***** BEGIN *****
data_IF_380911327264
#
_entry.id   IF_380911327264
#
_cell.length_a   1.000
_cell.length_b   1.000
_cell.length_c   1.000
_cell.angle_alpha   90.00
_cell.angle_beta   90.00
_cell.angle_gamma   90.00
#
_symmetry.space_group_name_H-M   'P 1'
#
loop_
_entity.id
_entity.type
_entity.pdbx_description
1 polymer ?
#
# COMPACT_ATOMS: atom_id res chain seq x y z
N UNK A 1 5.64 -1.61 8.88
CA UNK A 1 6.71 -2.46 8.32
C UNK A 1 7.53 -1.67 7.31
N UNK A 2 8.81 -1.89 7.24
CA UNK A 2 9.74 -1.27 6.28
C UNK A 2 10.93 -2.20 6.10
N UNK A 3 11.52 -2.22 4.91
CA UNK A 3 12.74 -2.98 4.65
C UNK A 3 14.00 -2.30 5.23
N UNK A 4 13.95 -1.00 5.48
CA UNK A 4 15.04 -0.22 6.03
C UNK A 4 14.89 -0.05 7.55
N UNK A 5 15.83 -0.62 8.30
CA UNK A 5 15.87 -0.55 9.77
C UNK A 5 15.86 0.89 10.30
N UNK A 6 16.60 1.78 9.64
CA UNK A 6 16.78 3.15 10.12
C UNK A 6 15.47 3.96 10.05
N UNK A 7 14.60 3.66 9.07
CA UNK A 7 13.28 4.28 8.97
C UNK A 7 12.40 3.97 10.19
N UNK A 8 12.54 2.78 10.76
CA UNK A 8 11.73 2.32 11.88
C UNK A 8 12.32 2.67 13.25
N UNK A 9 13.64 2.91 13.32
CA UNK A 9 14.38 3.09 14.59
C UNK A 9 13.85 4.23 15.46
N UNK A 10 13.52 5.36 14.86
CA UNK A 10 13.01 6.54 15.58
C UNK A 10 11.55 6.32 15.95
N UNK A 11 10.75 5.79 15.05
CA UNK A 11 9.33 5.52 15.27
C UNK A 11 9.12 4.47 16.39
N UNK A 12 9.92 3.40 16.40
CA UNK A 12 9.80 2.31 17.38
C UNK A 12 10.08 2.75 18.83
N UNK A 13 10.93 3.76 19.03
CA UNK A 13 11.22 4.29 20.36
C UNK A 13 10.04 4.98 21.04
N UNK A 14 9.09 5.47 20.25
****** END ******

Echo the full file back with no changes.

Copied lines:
data_IF_380911327264
#
_entry.id   IF_380911327264
#
_cell.length_a   1.000
_cell.length_b   1.000
_cell.length_c   1.000
_cell.angle_alpha   90.00
_cell.angle_beta   90.00
_cell.angle_gamma   90.00
#
_symmetry.space_group_name_H-M   'P 1'
#
loop_
_entity.id
_entity.type
_entity.pdbx_description
1 polymer ?
#
# COMPACT_ATOMS: atom_id res chain seq x y z
N UNK A 1 5.64 -1.61 8.88
CA UNK A 1 6.71 -2.46 8.32
C UNK A 1 7.53 -1.67 7.31
N UNK A 2 8.81 -1.89 7.24
CA UNK A 2 9.74 -1.27 6.28
C UNK A 2 10.93 -2.20 6.10
N UNK A 3 11.52 -2.22 4.91
CA UNK A 3 12.74 -2.98 4.65
C UNK A 3 14.00 -2.30 5.23
N UNK A 4 13.95 -1.00 5.48
CA UNK A 4 15.04 -0.22 6.03
C UNK A 4 14.89 -0.05 7.55
N UNK A 5 15.83 -0.62 8.30
CA UNK A 5 15.87 -0.55 9.77
C UNK A 5 15.86 0.89 10.30
N UNK A 6 16.60 1.78 9.64
CA UNK A 6 16.78 3.15 10.12
C UNK A 6 15.47 3.96 10.05
N UNK A 7 14.60 3.66 9.07
CA UNK A 7 13.28 4.28 8.97
C UNK A 7 12.40 3.97 10.19
N UNK A 8 12.54 2.78 10.76
CA UNK A 8 11.73 2.32 11.88
C UNK A 8 12.32 2.67 13.25
N UNK A 9 13.64 2.91 13.32
CA UNK A 9 14.38 3.09 14.59
C UNK A 9 13.85 4.23 15.46
N UNK A 10 13.52 5.36 14.86
CA UNK A 10 13.01 6.54 15.58
C UNK A 10 11.55 6.32 15.95
N UNK A 11 10.75 5.79 15.05
CA UNK A 11 9.33 5.52 15.27
C UNK A 11 9.12 4.47 16.39
N UNK A 12 9.92 3.40 16.40
CA UNK A 12 9.80 2.31 17.38
C UNK A 12 10.08 2.75 18.83
N UNK A 13 10.93 3.76 19.03
CA UNK A 13 11.22 4.29 20.36
C UNK A 13 10.04 4.98 21.04
N UNK A 14 9.09 5.47 20.25